Companies are increasingly turning to video-based user guides as part of their customer support strategy, but these are meant to supplement and not replace text-based ones, one analyst points out.
According to Dao Thi Minh Thao, research associate for ICT practice Asia-Pacific at Frost & Sullivan, video guides have proved to be an effective extra avenue for users to learn how to use a company's products, and possess several benefits over a text-only manual.
For one, he noted that videos are better able to demonstrate to users how to use the product and customers will retain memory of the video instructions longer than conventional user guides. Also, even if the video is made in a foreign language, the user will still be able to understand the instructions given.
"Customers will be more interested in the products or service if they see a smart, short, and nice video about it," the analyst said. Thao pointed out that there various industries that are particularly suited to using videos for manuals, such as the food and automotive industries. These could be in the form of instructive videos on how to make Italian food or bake a certain type of pastry using foodstuff sold by the company, or self-fix tips for car owners so they need not send their cars in for repairs over the smallest issues, he elaborated.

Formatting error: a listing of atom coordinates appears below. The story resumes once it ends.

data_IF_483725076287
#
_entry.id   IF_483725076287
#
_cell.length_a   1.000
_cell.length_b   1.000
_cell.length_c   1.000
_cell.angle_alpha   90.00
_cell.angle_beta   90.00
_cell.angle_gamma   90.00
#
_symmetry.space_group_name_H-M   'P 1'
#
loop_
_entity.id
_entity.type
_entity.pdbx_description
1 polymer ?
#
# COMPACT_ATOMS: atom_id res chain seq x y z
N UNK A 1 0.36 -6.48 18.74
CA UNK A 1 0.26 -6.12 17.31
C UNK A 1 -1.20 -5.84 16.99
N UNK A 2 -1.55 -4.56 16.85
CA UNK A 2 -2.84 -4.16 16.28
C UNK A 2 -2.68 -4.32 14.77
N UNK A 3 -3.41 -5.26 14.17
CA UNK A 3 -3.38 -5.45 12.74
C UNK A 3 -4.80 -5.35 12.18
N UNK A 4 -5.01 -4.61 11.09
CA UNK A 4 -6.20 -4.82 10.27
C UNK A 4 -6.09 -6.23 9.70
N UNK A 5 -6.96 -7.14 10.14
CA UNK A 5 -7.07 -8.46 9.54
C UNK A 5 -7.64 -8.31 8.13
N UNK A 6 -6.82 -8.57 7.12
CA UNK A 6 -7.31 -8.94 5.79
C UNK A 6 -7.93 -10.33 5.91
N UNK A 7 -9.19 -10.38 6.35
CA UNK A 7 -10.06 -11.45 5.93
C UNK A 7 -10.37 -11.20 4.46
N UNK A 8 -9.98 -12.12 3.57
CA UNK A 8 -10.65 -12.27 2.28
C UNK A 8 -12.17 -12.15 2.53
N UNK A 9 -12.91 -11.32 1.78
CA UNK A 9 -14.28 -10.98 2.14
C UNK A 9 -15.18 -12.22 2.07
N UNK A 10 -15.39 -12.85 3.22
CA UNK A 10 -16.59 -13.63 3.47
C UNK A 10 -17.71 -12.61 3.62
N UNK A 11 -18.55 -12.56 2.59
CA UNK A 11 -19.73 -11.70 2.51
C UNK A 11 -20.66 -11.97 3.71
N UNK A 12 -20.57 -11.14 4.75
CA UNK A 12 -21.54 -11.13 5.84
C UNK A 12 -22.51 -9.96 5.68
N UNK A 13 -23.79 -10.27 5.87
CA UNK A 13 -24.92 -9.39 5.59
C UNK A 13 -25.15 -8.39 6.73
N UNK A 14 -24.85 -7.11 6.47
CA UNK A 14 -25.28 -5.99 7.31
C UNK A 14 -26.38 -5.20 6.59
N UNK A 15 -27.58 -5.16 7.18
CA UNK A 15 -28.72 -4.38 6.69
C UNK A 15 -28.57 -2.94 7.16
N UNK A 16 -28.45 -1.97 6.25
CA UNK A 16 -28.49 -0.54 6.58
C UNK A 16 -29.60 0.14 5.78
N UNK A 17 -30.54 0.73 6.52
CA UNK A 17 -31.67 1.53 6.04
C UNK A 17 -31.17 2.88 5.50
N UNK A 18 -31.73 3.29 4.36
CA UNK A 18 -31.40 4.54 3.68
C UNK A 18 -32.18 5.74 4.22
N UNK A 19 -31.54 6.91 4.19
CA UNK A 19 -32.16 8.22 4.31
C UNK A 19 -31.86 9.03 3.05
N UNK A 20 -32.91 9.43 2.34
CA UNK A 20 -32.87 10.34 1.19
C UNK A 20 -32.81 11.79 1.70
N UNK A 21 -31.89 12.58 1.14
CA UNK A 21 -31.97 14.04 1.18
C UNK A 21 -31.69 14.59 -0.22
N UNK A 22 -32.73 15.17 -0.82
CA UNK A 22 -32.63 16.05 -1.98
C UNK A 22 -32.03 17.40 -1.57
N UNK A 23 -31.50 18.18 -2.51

The electronics industry could also tap on the format to demonstrate the use case and specifications of devices such as smartphones, laptops, cameras, and other household electronics, he added.
South Korean electronics company Samsung is one such company that produces its own video manuals. A Samsung spokesperson told ZDNet Asia that the company decided to include video guides because the call-in helpdesk had received a "considerable number of inquiries" for very simple instructions.
Seeing as customers tend to be reluctant to read text manuals, the company prepared simple visual aids to provide more interesting, easy-to-digest, and accurate information for them, he said. These can be more easily understood and accessed by users, which will reduce its helpdesk costs and increase customer satisfactions, he added.
Drawbacks hinder use
That said, the Samsung spokesperson acknowledged that these video manuals took more time and manpower to produce compared with the traditional text guides.
Thao added that these videos might not be easily viewed on smaller devices and, in such cases, a text manual might be the better choice for the user. Word-based guides also save time for people looking for specific information, he added.
"Customers might not have enough time to go through the whole video and manual instructions could actually give them [the information they seek] in a much smaller amount of time."
Customer relationship management (CRM) manager Nicole Nilar-Aye agreed. She said she prefers looking up information on products on online forums than to watch a video clip because she is not able to use keyword searches to get to the relevant part of the video to find out the specific information she is looking for.
As such, despite its benefits, video manuals are unlikely to completely replace the traditional user manual yet, the Frost & Sullivan analyst stated.